And Not to Yield: A Novel of the Life and Times of Wild Bill Hickok
Wild Bill Hickok kills only those who deserve to be killed in Randy Lee Eickhoff’s latest, an awkward reworking of the gunfighter’s life. Wild Bill narrates the tale himself, in a tangy, down-to-earth voice. As a young man he works on the family farm, helping his parents ferry slaves north on the Underground Railroad. His abolitionist father teaches him that not all Christians were born to turn the other cheek. Some must walk on the dark side – shadowy, protective, and, if necessary, violent, like Charlemagne’s knights or Sir Lancelot of the King Arthur tales. When young Hickok leaves home for Kansas, he carries these dicta in his heart.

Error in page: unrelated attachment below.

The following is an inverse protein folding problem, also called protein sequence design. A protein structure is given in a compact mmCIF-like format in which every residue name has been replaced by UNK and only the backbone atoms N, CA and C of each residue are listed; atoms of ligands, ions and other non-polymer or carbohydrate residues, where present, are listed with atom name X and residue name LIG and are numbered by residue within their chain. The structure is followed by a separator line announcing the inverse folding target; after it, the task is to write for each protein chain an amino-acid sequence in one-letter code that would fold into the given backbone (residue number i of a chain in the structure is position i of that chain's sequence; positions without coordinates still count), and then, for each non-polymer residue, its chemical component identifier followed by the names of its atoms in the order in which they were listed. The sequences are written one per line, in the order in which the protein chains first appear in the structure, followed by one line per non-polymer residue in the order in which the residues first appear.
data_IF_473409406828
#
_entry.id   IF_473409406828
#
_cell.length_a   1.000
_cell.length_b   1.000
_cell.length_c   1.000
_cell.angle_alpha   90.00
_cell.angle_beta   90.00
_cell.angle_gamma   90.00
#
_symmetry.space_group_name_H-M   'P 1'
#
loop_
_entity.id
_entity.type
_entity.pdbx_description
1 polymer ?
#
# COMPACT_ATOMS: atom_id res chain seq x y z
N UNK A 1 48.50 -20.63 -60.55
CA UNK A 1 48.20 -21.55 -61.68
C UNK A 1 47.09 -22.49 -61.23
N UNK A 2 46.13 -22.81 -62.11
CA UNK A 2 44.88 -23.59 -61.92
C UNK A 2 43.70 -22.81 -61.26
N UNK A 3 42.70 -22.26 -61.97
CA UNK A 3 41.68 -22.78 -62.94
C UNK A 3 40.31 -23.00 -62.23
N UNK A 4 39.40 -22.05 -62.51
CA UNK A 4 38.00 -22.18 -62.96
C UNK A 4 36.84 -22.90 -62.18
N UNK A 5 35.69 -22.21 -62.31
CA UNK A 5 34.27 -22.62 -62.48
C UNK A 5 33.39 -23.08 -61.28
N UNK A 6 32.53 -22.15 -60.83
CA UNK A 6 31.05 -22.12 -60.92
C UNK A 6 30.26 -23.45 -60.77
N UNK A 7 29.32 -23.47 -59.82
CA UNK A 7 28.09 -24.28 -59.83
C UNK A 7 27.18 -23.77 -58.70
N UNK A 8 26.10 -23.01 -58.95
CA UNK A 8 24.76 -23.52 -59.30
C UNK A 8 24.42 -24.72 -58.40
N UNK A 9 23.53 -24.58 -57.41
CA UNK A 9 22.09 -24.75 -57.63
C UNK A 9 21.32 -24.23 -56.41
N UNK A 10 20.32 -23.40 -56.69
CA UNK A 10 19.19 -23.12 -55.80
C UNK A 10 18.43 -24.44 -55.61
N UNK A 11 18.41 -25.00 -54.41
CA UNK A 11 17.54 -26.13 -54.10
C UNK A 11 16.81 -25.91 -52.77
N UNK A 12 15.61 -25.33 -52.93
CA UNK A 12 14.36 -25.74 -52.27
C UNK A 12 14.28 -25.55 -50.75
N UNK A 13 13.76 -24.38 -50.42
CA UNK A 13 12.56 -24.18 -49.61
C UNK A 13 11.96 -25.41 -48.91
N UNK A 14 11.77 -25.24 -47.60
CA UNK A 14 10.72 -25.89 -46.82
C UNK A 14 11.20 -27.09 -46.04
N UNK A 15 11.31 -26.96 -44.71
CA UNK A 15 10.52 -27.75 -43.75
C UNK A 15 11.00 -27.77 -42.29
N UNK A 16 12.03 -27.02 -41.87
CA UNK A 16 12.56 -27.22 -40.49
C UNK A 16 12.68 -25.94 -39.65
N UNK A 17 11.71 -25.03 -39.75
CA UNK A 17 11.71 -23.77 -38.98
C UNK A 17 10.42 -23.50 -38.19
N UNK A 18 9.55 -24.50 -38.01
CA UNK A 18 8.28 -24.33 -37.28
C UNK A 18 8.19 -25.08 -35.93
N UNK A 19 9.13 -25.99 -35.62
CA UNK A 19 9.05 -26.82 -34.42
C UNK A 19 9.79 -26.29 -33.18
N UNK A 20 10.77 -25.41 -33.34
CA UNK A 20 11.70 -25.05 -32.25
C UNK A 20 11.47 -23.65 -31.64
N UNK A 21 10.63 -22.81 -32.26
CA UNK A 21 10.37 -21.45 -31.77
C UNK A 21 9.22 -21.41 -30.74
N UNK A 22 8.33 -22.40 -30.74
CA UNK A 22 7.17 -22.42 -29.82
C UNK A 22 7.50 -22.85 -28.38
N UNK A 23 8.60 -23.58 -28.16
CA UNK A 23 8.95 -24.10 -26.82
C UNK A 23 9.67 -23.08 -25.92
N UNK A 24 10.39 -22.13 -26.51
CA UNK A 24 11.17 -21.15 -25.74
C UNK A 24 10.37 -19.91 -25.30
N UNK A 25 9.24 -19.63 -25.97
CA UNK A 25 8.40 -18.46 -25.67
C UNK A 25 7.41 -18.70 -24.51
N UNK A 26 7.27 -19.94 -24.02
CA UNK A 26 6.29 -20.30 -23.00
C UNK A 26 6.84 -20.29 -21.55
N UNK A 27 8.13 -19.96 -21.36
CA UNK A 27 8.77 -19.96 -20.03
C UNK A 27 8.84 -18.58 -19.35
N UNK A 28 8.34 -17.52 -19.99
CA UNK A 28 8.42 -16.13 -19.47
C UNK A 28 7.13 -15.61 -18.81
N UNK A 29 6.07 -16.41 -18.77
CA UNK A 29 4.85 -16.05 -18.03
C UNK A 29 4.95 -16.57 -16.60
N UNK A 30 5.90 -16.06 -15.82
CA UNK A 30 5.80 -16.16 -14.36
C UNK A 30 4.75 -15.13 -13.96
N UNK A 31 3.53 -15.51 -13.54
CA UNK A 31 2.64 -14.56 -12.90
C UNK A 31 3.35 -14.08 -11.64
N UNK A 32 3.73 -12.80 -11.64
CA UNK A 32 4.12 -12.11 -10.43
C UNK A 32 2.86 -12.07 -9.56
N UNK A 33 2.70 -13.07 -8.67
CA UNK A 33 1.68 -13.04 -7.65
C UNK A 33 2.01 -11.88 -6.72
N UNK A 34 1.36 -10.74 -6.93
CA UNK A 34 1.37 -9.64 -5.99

Because Hickok has the uncanny ability to hit whatever he shoots at—and hit it quick—he earns a reputation in the Old West, one he comes to regret. The greater part of this book is a gripping account told in honest language, but swirling around in the pot are strange diversions: a thirteen-page Harper’s Weekly report of Hickok’s exploits, embroidered; a fevered dream sequence of Hickok as Sir Lancelot getting sweaty with Guinevere; the Archangel Gabriel descending upon the young gunfighter in his parent’s living room. In such a homespun narrative, these bits of magic realism bob about like gristle in a stew. Randy Lee Eickhoff is an exceptional writer (particularly his interpretation of the tales of The Ulster Cycle), but this lumpy novel needed more time to simmer over the campfire.